Magic Realism in Japanese Literature: Hiromi Kawakami’s Record of a Dream

I must begin this piece by stating the evident: that dreams are shapeless clouds which contents smoke up once we try to trace them. No matter how hard we try, they simply vanish, leaving us behind with the disquieting feeling that something’s happened, but we just don’t know what. It is this uncanny feeling, of trying to map the unseen, what’s at the centre of Hiromi Kawakami’s writing: stories that warp and give way to gods and shape-shifting creatures; scenarios that quickly melt and leave us facing new dimensions, where the unfamiliar becomes a poetic expression of the more abstract aspects of the mundane. There in Kawakami’s stories, the chimerical becomes viscous and tangible — and it little by little spreads across our skin and takes over us.

“What was that itch on my back? I wondered. And then I realised it was the night – the night was nibbling into me.”

This opening is not the beginning of an agonising dream.

It’s the beginning of Hiromi Kawakami’s Record of a night too brief, a collection of three short novels imbued with light, strength, sense of humour, audacity and a whole deal of unconventionality that points to the enigmatic nature of human relations and the mysterious world of spirits. Or simply put, in the case of the first story, that captures the essence of what it’s like to float through dreams; to be aloof from our bodies, seized by the liminality between our day-to-day reality and the remoteness of our subconscious.

The first tale of the collection, which title is the same as the book’s, is made up of nineteen short chapters, and its random endings and abrupt transitions seem equivalent to the jump cuts we have in dreams. In this particular story, animal- and god-like characters with underlying human-like attributes embody our bizarre relation with the spiritual and natural worlds.

“It was a large Japanese macaque.
It was laughing loudly, baring its teeth, exposing its gums. I was surprised that a monkey was laughing just like a human being: so I gave it a poke with the end of a mop to see what it would do. At this, the monkey abruptly stopped laughing.
“Do you have to be so rude?” it demanded, in a terrifying voice.
I tried to apologise but my tongue seemed to stick to my palate, and no sound came out.” (p. 22).
Magic Realism in Japanese Literature: Hiromi Kawakami’s Record of a Dream
©Rinko Kawauchi via The Straits Times

This bewitching strangeness isn’t exclusive to Kawakami’s writing. The poetic prose of magical realism, initially employed by Latin American writers as a way of escaping a stifling reality that’s engulfed in a context of colonialism, violence and conflicted identities, is recognisable across the narrative of different contemporary Japanese writers, such as Banana Yoshimoto, Yoriko Shono and Hideo Furukawa. In the context of Japanese folklore, women are often transgressive threats to the symbolic order, and that may be why are female writers the ones exploring the genre, claiming the authorship and course of these fantastic tales in turn.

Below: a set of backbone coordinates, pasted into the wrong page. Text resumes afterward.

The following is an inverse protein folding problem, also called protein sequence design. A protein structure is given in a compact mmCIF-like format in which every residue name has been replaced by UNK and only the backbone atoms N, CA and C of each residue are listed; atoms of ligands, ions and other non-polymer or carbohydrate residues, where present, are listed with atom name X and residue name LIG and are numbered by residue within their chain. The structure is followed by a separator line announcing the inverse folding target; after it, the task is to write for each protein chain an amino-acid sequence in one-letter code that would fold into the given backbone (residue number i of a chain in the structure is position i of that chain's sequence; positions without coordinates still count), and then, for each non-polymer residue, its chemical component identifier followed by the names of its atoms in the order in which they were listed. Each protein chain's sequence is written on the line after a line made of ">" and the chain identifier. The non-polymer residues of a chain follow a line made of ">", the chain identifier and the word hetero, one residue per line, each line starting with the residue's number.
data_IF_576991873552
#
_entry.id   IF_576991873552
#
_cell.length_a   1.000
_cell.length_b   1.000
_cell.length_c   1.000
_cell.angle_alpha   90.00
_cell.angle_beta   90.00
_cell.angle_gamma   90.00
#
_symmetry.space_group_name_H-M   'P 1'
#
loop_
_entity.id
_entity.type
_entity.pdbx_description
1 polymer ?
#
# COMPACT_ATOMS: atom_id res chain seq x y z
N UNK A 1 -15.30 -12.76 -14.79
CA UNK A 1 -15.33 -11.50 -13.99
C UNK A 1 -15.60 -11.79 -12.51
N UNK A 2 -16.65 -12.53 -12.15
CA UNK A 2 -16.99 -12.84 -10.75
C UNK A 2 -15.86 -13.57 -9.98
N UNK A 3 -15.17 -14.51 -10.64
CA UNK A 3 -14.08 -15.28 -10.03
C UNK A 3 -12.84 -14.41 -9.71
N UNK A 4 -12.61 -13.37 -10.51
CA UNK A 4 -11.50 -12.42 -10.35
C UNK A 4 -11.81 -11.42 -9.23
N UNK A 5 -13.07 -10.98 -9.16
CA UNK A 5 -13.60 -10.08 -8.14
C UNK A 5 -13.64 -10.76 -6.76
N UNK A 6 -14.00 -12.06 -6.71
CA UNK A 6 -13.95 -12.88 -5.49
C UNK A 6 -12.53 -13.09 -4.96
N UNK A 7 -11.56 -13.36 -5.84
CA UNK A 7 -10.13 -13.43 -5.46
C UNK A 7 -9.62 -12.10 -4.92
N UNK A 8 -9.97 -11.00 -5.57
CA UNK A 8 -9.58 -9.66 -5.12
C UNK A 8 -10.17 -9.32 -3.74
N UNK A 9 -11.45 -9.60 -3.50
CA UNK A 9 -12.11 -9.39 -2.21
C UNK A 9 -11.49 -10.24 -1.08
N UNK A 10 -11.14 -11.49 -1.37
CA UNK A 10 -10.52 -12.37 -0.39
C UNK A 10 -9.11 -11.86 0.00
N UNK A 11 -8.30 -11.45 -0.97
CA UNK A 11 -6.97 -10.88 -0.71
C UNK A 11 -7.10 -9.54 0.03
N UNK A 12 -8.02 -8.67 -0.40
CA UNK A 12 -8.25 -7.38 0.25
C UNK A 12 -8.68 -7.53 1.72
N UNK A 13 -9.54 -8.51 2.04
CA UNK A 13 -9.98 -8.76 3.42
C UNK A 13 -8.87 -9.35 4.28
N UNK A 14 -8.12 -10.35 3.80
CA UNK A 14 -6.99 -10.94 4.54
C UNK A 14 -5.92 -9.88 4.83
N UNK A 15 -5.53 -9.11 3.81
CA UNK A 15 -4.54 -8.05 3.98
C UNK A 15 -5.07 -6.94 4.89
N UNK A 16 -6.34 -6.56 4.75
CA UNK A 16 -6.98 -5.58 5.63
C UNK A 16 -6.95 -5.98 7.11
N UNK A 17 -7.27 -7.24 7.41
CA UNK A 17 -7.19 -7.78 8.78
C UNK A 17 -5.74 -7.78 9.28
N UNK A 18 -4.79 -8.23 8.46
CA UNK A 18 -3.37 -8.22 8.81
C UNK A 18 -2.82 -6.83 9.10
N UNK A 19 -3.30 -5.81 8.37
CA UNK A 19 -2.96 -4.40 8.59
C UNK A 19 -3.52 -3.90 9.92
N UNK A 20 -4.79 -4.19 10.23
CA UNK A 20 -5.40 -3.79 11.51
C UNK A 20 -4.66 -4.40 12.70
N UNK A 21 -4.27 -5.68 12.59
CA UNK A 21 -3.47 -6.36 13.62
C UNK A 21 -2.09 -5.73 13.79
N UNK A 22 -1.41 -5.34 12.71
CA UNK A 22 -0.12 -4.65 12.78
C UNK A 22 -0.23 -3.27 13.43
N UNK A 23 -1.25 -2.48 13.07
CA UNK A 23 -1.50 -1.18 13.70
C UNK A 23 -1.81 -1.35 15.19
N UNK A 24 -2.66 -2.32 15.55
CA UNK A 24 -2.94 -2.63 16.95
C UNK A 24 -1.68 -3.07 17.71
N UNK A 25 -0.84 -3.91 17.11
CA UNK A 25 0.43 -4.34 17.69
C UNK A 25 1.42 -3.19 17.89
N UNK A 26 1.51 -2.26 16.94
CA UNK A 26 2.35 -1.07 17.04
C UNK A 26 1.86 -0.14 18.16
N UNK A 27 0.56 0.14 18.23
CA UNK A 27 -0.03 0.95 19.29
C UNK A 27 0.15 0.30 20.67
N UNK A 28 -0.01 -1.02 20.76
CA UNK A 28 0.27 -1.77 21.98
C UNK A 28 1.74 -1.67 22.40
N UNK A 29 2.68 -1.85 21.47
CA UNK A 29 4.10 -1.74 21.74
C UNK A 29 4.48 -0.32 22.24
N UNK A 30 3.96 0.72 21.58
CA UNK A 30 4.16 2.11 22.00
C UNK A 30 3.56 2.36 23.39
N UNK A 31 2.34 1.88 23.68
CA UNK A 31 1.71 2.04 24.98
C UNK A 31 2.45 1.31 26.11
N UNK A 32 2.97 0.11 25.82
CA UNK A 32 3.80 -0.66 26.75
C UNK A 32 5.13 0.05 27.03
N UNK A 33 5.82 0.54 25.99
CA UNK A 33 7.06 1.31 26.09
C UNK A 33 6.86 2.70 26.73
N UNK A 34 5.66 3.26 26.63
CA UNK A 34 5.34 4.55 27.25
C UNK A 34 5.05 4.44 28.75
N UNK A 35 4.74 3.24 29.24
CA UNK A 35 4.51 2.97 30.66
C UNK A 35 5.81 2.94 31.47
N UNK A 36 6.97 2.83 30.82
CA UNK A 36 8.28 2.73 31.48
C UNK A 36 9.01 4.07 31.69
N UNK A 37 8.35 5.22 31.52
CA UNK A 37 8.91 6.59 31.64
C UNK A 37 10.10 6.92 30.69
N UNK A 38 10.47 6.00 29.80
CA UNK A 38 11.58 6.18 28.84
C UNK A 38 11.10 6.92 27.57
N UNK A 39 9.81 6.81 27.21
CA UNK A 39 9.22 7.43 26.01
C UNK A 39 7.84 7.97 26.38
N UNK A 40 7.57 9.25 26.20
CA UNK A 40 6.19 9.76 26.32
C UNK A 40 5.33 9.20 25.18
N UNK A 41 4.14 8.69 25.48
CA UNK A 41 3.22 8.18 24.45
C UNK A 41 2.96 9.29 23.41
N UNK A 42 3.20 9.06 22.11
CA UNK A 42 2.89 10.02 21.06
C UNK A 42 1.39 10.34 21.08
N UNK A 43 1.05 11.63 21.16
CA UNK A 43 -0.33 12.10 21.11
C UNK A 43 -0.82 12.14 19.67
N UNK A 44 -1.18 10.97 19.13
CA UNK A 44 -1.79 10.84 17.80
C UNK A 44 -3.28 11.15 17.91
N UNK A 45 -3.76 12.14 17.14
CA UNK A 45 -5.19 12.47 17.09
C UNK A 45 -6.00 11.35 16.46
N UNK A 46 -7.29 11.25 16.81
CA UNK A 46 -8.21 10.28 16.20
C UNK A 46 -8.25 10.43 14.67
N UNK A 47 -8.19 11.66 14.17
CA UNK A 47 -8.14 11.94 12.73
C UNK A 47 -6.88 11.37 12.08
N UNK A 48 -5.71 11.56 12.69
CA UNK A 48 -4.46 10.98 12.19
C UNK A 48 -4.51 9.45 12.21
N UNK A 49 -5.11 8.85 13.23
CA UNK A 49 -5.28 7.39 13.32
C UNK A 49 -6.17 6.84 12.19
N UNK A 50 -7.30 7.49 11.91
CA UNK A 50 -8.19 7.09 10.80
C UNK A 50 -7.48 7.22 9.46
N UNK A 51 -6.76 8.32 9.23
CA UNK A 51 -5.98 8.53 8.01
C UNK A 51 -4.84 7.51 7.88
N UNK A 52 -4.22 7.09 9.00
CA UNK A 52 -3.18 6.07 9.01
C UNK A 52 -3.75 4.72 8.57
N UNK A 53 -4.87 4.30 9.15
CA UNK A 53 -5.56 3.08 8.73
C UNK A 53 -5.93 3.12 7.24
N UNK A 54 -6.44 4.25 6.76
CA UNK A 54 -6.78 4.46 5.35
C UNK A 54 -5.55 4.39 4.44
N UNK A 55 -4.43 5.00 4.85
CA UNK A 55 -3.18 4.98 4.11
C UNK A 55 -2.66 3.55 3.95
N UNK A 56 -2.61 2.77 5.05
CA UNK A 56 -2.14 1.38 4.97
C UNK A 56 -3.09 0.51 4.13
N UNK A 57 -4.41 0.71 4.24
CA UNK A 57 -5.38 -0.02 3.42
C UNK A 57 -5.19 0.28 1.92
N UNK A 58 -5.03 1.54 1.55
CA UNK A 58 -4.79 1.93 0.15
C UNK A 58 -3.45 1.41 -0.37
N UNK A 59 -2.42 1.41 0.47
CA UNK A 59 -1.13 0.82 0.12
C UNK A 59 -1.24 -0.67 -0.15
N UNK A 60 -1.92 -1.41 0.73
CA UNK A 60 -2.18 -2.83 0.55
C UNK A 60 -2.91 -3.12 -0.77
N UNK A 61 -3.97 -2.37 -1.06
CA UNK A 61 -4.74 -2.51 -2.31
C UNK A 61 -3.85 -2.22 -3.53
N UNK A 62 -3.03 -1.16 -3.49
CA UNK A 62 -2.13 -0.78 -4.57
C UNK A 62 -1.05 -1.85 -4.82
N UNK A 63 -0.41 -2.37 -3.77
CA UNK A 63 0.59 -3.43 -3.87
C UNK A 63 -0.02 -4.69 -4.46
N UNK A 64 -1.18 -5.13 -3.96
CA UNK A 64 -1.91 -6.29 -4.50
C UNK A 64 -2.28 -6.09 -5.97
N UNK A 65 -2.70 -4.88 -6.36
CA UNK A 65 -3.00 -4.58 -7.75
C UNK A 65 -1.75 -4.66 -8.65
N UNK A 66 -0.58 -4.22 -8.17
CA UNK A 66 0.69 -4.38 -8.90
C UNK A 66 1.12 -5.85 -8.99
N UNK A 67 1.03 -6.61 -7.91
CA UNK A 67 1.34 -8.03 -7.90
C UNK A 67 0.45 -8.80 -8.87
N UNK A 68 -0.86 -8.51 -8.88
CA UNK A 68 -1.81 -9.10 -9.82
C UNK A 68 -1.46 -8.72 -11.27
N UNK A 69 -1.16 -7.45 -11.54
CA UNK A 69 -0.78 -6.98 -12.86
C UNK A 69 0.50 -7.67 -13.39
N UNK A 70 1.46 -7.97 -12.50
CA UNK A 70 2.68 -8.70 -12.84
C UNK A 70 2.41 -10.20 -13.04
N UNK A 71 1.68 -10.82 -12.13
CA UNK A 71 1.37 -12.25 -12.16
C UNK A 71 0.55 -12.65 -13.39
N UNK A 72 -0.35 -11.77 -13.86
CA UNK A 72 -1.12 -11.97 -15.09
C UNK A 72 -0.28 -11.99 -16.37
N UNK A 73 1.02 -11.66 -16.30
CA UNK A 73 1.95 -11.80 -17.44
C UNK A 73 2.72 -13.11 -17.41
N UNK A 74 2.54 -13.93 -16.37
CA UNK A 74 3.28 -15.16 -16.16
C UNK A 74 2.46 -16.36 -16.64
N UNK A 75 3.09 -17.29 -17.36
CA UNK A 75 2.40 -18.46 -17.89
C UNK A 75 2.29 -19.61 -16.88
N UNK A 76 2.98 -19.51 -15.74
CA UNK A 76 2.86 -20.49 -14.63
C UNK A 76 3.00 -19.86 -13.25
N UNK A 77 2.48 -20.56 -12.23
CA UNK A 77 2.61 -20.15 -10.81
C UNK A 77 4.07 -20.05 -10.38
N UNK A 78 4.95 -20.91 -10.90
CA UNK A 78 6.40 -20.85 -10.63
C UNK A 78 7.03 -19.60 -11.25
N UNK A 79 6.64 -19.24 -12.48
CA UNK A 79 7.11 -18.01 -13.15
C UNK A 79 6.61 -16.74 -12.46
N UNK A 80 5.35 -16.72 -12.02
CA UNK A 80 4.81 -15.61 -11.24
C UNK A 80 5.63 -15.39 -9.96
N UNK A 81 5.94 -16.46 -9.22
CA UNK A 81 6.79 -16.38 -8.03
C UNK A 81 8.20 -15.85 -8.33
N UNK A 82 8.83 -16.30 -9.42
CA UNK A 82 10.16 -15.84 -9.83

Integrating magical twists into our mundane daily life is, I think, a way to repel seeing reality from the eyes that have been given to us. It’s to put on our own lenses and produce our very own narrative — one that doesn’t necessarily follow linear events and timeframes, one that transcends dimensions. After all, our reality is never a homogenous one — it can be strange but beautiful, and the atmospheric, dream-like quality of Record of a night too brief achieves that with great finesse.

“Not only was I there, the girl was there with me, right by my side. She didn’t have any mass either. I knew she was there because I could hear her moving about in places where nothing could be seen.” (p. 26).

The next two stories continue to dive into the ephemeral and the fragmented. “Missing” is a parody of traditional Japanese culture, where family traditions get twisted and uncanny events take place but everyone continues to carry on like nothing’s happened — a quality that I’ve come across in various Japanese creative productions such as Murakami’s screen adaptation Drive my car and Yōko Ogawa’s novel The Memory Police. In this story, the narrator’s brother disappears and her middle brother marries his brother’s fiancée, and with that, things get stranger by the day.

“Lately, things just keep going missing. Most recently, my eldest brother—that is, of my two elder brothers, brother no. 1. It’s been two weeks now since he disappeared.” (p. 93).

And the last one, “A snake stepped on” is the most surreal one, and it tells the story of a girl’s relationship with a shape-shifting snake who infiltrates her life, incorporating an almost biblical theme of temptation and enticement.

“After polishing off another dumpling, I drank some beer, then ate some beans, and then had another gulp of the beer. But I couldn’t bring myself to touch the sashimi. The thought of raw fish prepared by a snake was simply too creepy to take.” (p. 161)

The three pieces have in common a female narrator, who keeps up with the events no matter what, even though the feeling of ‘something’s wrong’ is undeniably palpable. When the world turns upside-down, you might hope for the best. But in her book, Kawakami doesn’t aim for moral standards and instead, pursues the consequences of living in a misty world of magic, away from answering — what’s in here to do?

*Header image: ©Izumi Miyazaki